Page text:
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Application of fourier series

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Application of fourier series

1. 1. Applicat ion of fourier series inSAMPLINGPresented by: GIRISH DHARESHWAR
2. 2. WHAT IS SAMPLING ?• It is the process of taking the samples of the signal at intervals Aliasing cannot distinguish between higher and lower frequencies Sampling theorem:  to avoid aliasing, sampling rate must be at least twice the maximum frequency component (`bandwidth’) of the signal
3. 3. • Sampling theorem says there is enough information to reconstruct the signal, which means sampled signal looks like original one
4. 4. Why ??????????• Most signals are analog in nature, and have to be sampled loss of information• Eg :Touch-Tone system of telephone dialling, when button is pushed two sinusoid signals are generated (tones) and transmitted, a digital system speech signal determines the frequences and uniquely identifies the button – digital
5. 5. Where ???IN COMMUNICATIONA AO NL G D ITA IG L D ITA IG L SML G A P IN DP SS NL IG A S NL IG A S NL IG A• Convert analog signals into the digital information-sampling & involves analog-to-digital conversionD ITA IG L D ITA IG L A AO NL G DP S S NL IG A R C N TR C N E O S U TIOS NL IG A S NL IG A convert the digital information, after being processed back to an analog signal• involves digital-to-analog conversion & reconstruction e.g. text-to-speech signal (characters are used to generate artificial sound)
6. 6. AA GN LO D ITA IG L AA G N LO D ITA IG L S MP G A LIN S NL IG A DP S S NL IG A R C N TR C N E O S U TIO S NL IG AS NL IG A perform both A/D and D/A conversions e.g. digital recording and playback of music (signal is sensed by microphones, amplified, converted to digital, processed, and converted back to analog to be played
7. 7. Sampling rate :8 5*sin (2 4t)64 Amplitude = 52 Frequency = 4 Hz0-2-4-6 We take an-8 0 0.1 0.2 0.3 0.4 0.5 0.6 0.7 0.8 0.9 1 ideal sine wave to discuss effects of A sine wave sampling
8. 8. A sine wave signal and correct sampling 8 5*sin(2 4t) 6 Amplitude = 5 4 2 Frequency = 4 Hz 0 Sampling rate = 256 samples/second -2 Sampling duration = -4 1 second -6 We do sampling of 4Hz -8 0 0.1 0.2 0.3 0.4 0.5 0.6 0.7 0.8 0.9 1 with 256 Hz so sampling seconds is much higher rate than the base frequency, good Thus after sampling we can reconstruct the original signal
9. 9. Here sampling rate is 8.5 Hzand the frequency is 8 Hz An undersampled signal Sampling rate Red dots 2 sin(2 8t), SR = 8.5 Hz represent the sampled data 1.5 1 0.5 0 Undersampling -0.5 can be confusing -1 Here it suggests a different -1.5 frequency of -2 0 0.2 0.4 0.6 0.8 1 1.2 1.4 1.6 1.8 2 sampled signal  Loss of information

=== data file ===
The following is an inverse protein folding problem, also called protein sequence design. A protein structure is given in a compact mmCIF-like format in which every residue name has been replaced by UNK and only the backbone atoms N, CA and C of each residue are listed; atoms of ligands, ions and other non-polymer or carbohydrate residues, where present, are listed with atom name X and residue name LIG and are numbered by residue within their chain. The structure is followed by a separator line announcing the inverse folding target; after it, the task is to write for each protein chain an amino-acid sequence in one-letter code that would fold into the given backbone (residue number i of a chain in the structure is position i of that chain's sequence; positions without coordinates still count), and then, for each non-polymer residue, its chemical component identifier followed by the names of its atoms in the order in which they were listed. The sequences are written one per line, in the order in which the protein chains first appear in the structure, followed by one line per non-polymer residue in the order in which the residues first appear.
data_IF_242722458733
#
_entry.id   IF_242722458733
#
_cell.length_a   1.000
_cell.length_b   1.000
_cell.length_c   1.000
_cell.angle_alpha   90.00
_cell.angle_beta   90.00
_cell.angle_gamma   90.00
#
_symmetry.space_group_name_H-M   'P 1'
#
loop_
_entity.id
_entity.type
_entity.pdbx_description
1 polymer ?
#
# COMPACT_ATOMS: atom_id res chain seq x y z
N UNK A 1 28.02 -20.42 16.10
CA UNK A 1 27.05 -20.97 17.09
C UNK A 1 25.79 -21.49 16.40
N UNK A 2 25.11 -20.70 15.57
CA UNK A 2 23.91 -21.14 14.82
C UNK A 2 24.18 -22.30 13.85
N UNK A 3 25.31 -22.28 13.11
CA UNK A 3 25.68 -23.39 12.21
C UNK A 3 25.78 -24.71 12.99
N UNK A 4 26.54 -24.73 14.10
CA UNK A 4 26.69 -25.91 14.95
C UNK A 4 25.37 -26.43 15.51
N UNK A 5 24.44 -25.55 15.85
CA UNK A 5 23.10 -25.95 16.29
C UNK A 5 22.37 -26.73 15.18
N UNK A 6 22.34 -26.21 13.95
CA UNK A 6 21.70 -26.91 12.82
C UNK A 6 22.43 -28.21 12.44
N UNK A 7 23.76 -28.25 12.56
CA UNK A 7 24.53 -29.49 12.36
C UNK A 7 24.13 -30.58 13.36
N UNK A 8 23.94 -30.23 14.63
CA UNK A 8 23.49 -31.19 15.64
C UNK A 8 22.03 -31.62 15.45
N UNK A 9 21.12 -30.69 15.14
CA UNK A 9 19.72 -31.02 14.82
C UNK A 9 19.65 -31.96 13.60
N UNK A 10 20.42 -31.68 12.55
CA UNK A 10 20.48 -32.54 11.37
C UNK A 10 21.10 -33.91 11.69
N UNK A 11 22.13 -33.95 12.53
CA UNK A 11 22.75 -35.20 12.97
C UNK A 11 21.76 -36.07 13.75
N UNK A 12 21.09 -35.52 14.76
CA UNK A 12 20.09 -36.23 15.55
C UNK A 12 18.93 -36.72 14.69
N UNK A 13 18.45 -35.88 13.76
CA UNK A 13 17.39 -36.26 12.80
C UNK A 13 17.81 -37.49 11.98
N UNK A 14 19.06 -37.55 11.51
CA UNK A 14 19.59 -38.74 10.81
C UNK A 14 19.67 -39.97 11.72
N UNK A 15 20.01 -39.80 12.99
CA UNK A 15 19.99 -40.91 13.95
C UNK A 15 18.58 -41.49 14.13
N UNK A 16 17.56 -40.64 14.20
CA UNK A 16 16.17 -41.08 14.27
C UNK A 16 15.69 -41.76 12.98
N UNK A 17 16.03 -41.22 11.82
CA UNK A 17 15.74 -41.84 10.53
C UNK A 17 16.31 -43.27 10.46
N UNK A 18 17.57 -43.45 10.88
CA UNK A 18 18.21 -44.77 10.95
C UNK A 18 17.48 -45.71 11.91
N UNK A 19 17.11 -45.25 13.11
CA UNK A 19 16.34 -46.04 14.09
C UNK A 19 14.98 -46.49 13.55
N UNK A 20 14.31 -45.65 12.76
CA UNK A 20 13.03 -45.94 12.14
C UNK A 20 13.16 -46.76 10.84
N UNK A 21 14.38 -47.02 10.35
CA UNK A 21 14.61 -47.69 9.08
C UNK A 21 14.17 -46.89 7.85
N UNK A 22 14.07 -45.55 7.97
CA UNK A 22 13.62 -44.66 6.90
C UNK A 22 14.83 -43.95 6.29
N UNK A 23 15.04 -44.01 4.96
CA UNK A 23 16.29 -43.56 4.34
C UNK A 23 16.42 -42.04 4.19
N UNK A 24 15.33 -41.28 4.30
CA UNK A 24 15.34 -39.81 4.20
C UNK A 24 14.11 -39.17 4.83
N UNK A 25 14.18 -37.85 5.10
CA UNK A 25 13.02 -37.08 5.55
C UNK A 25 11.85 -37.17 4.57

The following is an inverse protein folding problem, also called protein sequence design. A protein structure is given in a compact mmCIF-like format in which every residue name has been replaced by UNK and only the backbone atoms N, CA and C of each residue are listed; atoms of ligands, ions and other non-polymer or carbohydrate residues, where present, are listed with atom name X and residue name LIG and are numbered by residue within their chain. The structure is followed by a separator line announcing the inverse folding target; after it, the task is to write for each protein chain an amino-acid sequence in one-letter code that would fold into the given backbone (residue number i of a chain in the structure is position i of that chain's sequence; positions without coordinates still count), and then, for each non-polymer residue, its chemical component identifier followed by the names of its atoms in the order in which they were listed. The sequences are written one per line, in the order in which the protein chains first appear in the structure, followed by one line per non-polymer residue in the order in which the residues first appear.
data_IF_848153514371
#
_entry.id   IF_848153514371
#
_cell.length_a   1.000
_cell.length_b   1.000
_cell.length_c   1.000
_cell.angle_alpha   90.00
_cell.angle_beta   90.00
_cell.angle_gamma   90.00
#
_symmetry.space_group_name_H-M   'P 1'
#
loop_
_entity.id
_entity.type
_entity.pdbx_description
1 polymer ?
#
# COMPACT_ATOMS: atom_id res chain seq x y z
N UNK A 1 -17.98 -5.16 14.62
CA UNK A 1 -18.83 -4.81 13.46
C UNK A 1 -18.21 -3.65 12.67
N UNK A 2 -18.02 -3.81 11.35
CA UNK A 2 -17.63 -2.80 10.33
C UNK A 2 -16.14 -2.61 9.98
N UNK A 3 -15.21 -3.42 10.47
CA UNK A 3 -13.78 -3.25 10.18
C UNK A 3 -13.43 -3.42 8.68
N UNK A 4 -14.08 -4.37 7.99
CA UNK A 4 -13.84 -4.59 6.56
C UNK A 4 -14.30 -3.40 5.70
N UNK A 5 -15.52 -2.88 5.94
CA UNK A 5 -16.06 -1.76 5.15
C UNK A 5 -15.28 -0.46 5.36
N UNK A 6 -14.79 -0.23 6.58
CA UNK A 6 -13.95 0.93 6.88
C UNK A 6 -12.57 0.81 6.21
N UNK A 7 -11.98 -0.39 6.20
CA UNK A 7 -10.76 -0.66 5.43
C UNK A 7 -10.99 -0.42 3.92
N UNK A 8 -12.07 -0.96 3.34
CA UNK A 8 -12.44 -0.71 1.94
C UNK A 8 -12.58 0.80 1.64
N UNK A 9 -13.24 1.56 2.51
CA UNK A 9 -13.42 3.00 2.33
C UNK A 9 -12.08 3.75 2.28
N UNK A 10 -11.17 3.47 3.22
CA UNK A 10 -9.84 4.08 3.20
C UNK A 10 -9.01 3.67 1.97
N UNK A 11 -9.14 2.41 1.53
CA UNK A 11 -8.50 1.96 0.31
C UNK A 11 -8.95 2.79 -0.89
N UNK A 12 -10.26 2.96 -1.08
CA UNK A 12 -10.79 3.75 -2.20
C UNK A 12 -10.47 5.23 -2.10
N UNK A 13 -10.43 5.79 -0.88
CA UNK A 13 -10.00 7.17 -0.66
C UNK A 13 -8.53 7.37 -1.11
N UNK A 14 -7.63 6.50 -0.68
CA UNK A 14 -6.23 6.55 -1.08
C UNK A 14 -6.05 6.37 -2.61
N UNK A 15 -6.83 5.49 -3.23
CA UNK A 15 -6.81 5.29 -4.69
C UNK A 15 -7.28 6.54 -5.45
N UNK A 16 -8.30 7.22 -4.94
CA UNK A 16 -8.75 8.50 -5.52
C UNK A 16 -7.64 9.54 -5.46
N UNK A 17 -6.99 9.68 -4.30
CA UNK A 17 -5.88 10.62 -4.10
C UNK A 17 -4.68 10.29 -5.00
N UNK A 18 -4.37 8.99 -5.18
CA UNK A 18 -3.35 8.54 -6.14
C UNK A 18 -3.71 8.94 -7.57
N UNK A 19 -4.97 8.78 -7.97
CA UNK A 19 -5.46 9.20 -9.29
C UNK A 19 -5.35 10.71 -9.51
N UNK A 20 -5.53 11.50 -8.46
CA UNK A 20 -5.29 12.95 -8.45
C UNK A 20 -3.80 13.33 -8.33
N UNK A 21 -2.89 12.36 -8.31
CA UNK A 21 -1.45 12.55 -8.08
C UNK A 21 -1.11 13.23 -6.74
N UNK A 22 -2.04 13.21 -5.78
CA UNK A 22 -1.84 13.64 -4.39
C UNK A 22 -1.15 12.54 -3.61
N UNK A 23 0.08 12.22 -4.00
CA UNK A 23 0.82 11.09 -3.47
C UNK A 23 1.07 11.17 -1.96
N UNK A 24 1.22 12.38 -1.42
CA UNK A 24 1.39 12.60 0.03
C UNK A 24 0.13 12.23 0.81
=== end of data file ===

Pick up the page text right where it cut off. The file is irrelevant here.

10. 10. The Discrete Time Fourier Transform(DTFT) and its Inverse :• The Fourier transform is an equation to calculate the frequency, amplitude and phase of each sampled signal needed to make up any given signal f(t): F ( ) f (t ) e x p ( i t ) dt 1 f (t ) F ( ) ex p (i t) d 2
11. 11. (t)function Properties t (t ) d t 1 (t a ) f (t ) d t (t a ) f (a ) dt f (a )ex p ( i t ) d t 2 (ex p [ i ( ) t ] d t 2 (
12. 12. The Fourier Transform of (t) is 1. ( t ) exp( i t ) dt exp( i [0]) 1 (t) tAnd the Fourier Transform of 1 is ( ): 1 exp( i t ) dt 2 ( ( ) t
13. 13. The Fourier transform of exp(i 0 t) F exp( i 0 t) exp( i 0 t ) exp( i t ) dt exp( i [ 0 ] t ) dt 2 ( 0 ) exp(i 0t) F {exp(i 0t)} Im t Re tThe function exp(i 0t) is the essential component of Fourier analysis. It isa pure frequency.
14. 14. The Fourier transform of cos( t) F cos( 0 t) cos( 0 t ) exp( i t ) dt 1 exp( i 0 t) exp( i 0 t ) exp( i t ) dt 2 1 1 exp( i [ 0 ] t ) dt exp( i [ 0 ] t ) dt 2 2 ( 0 ) ( 0 ) cos( 0t) F {cos( t )} 0 t
15. 15. The Modulation Theorem: The FourierTransform of E(t) cos( 0 t)F E ( t ) cos( 0t ) E ( t ) cos( 0t ) exp( i t ) dt 1 E ( t ) exp( i 0t ) exp( i 0t ) exp( i t ) dt 2 1 1 E ( t ) exp( i [ 0 ] t ) dt E ( t ) exp( i [ 0 ]t) dt 2 2 1  1  F E ( t ) cos( 0t ) E( 0) E( 0) 2 2 F E ( t ) cos( 0t ) If E(t) = (t), then: - 0 0
16. 16. The Fourier transform and its inverse are symmetrical:f(t) -> F( ) and F(t) -> f( ) (almost).If f(t) Fourier transforms to F( ), then F(t) Fourier transforms to: F (t ) ex p ( i t ) dtRearranging: 2 f( ) 1 2 F ( t ) e x p ( i[ ] t) dt 2Relabeling the integration variable from t to ’, we can see that we have aninverse Fourier transform: 1 2 F( ) exp( i[ ] )d 2 2 f( )This is why it is often said that f and F are a “Fourier Transform Pair.”
17. 17. Summary• Fourier analysis for periodic functions focuses on the study of Fourier series• The Fourier Transform (FT) is a way of transforming a continuous signal into the frequency domain• The Discrete Time Fourier Transform (DTFT) is a Fourier Transform of a sampled signal• The Discrete Fourier Transform (DFT) is a discrete numerical equivalent using sums instead of integrals that can be computed on a digital computer• As one of the applications DFT and then Inverse DFT (IDFT) can be used to compute standard convolution product and thus to perform linear filtering